Wednesday, March 26, 2014

Ask Erik: Episode Fifty-Seven

For this week's Ask Erik, we're going a bit more...medial.  Media-esque?  Technolog- Televisiona- no... man, I don't know where we're going.

To Erik:  What do you think about Psych ending tonight?

I've been a long time fan of James Roday, Dulé Hill, Corbin Bernsen, Maggie Lawson, Timothy Omundson, Kirsten Nelson, Kurt Fuller, and every other actor who performed on Psych.  I've seen every episode, I've watched loyally every week, and while I haven't yet watched the final episode (or the send-off afterwards), I have them both recorded on the DVR.  It just takes a little time to get pumped up to watch a fun show end.

Was it a perfect show?  Of course not, there's no such thing as a perfect show on television since they wrongly cancelled Now And Again after one season.

But was it fun?  Most of the time, yes.

I enjoyed seeing the relationship between James Roday's Shawn Spencer and Maggie Lawson's Juliet O'Hara play out.  I liked the dysfunctional father/son dynamic between Corbin Bernsen and James Roday.  I enjoyed the strong bromance (not surprisingly, spell check hates that word) between James and Dulé Hill.

Now, before I go to deep into things I enjoyed, I suppose I should say the things that bothered me.  After all, if you have nothing critical to say towards something, then it has no way to grow and/or you're horribly biased.

I enjoyed the standard formula for years.  Shawn and Gus get brought on to consult on a crime (because as everybody knows, all television police forces are completely incompetent), there's a few 80s and 90s references made, Shawn's keen observation abilities spot things others miss (or are about to discover) and he takes credit for solving the case.

And started to get formulaic.  I don't know if it was an intentional choice or not, but to me it felt that Shawn and Gus were having more fun goofing off instead of trying to solve the case.  Shawn would just stumble along from place to place, screwing up accusations and acting completely over the top while pretending to use psychic powers until he discovered the truth and Gus...well, he drove Shawn around and failed to act as a source of common sense.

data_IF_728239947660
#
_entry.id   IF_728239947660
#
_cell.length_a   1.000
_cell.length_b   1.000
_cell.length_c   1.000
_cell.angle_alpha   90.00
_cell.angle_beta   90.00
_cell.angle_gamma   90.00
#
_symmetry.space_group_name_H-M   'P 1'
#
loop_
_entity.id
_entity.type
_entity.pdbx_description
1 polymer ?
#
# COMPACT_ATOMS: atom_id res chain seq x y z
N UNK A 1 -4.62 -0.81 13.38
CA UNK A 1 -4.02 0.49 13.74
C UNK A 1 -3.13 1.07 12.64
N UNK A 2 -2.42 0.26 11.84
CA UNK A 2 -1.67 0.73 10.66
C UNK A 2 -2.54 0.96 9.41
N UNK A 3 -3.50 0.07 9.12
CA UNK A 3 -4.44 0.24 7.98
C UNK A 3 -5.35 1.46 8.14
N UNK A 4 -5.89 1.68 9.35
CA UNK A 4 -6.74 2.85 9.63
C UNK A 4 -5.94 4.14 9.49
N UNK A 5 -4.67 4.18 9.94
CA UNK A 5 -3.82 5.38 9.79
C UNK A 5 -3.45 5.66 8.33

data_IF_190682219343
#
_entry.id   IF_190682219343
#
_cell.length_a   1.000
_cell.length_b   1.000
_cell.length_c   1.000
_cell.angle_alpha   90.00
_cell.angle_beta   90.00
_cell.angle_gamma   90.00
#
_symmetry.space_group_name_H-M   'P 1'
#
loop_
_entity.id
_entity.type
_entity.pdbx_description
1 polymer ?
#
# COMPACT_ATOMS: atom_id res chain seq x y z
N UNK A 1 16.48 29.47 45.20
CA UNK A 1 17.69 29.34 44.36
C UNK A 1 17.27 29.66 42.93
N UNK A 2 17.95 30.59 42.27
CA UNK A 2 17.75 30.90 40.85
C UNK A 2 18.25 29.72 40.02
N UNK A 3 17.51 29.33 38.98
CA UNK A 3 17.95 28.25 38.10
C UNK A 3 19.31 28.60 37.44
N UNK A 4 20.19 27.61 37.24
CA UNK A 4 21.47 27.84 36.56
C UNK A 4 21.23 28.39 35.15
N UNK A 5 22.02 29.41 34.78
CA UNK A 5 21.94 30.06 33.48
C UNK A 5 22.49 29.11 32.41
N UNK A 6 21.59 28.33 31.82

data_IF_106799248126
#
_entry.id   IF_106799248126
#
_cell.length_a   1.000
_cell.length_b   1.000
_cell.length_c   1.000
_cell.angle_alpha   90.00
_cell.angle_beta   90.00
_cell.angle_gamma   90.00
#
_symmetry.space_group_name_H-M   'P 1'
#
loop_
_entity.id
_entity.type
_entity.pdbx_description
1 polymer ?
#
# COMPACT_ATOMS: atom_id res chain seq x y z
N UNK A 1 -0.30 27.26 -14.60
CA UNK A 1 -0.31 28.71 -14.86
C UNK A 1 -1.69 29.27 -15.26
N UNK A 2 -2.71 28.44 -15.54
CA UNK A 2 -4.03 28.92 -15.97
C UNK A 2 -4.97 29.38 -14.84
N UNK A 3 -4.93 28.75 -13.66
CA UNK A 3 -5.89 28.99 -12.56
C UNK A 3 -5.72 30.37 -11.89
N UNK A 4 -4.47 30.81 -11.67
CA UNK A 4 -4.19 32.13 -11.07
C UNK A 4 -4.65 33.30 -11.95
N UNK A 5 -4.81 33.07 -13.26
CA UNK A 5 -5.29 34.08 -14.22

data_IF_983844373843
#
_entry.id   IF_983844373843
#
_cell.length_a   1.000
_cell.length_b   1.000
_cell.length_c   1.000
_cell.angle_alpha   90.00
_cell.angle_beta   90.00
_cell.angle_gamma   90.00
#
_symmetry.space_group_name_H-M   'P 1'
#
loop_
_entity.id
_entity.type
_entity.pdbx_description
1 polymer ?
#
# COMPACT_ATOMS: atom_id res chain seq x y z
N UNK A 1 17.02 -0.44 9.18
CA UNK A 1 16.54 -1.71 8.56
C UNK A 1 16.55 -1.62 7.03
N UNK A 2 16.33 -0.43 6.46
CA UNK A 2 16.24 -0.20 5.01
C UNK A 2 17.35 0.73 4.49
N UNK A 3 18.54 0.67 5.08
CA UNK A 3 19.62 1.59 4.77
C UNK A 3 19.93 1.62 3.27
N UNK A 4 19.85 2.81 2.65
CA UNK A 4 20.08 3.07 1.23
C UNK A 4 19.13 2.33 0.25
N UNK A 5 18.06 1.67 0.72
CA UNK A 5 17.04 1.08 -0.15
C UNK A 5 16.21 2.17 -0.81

Honestly, I was prepared to quit, thinking that Psych was about to spiral down a path I wasn't going to enjoy and I preferred to remember it on a high note.  Then Corbin Bernsen's character got shot.

At this point, I figured Shawn was going to start taking his job extremely seriously.  He might decide that maybe he should start studying to become an actual detective (if I remember correctly, he did take the exam once to become a policeman and did superbly at it, just chose not to do it because of his father issues).  It would provide a new and interesting context for Shawn to use his powers with a new group of people who assume he's somehow faking (since Carlton Lassiter's character apparently gave up on pursuing that idea and everybody just accepted it as "oh, right, he's psychic").  We'd see him try to become a private detective and start doing things like breaking down cold cases, taking more cases off the street, and other new and exciting ideas.

...instead, we got one episode about Shawn seeking revenge for his father's shooting, and then things went back to normal for the most part, with Shawn disrespecting his (still healing) father, goofing off, and stumbling his way through cases.

But it wasn't as over the top.  And as time went on, it felt that it was starting to come around to its roots, having Shawn focus a bit more on solving crimes as he started to get serious about Juliet O'Hara.  Gus...well, looking back through all the seasons, I think the only major step Gus wound up taking was quitting his pharmaceutical job.  Buzz McNab had more character growth than that in just a couple of seasons.

It still bothered me that Shawn didn't seem to take anything seriously, things that any other person would think was a big deal (being called to consult with Scotland Yard, being saved from being murdered by a psychopath who once tried to blow up his mother, being shot once himself), but in the last season he really seemed to be more down to earth (while not totally grounded, of course).

This is starting to sound that I hated the show, which couldn't be further from the truth.

Most times I watch a police procedural, I'm spending the entire episode pondering "whodunnit."  I'm usually able to narrow down the suspects pretty quickly based on their importance to the story ("why else would they introduce that character for three seconds if they weren't going to bring them back later?") and can usually solve it before the show reveals the big twist.

With Psych, I never tried to solve it before Shawn did.  I simply sat back and enjoyed the episodes right through nostalgic references and random segues.  Sure, it was over the top when they got involved in stage musicals, Bollywood, finding a dinosaur skeleton, appearing on a telenovela, and so on, but it was still fun.

And it's something a lot of shows seem to forget to have.

Psych survived, I feel, on the strength of its cast and their chemistry with each other.  Whether it was guest stars (too many to list), pop culture references, or riffs on classic horror movies, you wanted to peek in to see what they were having fun with even if the series was becoming too unbelievable.

It's remarkable the show remained on the air as long as it did, but I'm glad it did.  I also appreciate how the series seemed to really find its footing again in the last two seasons, able to end on such a high note.

No comments: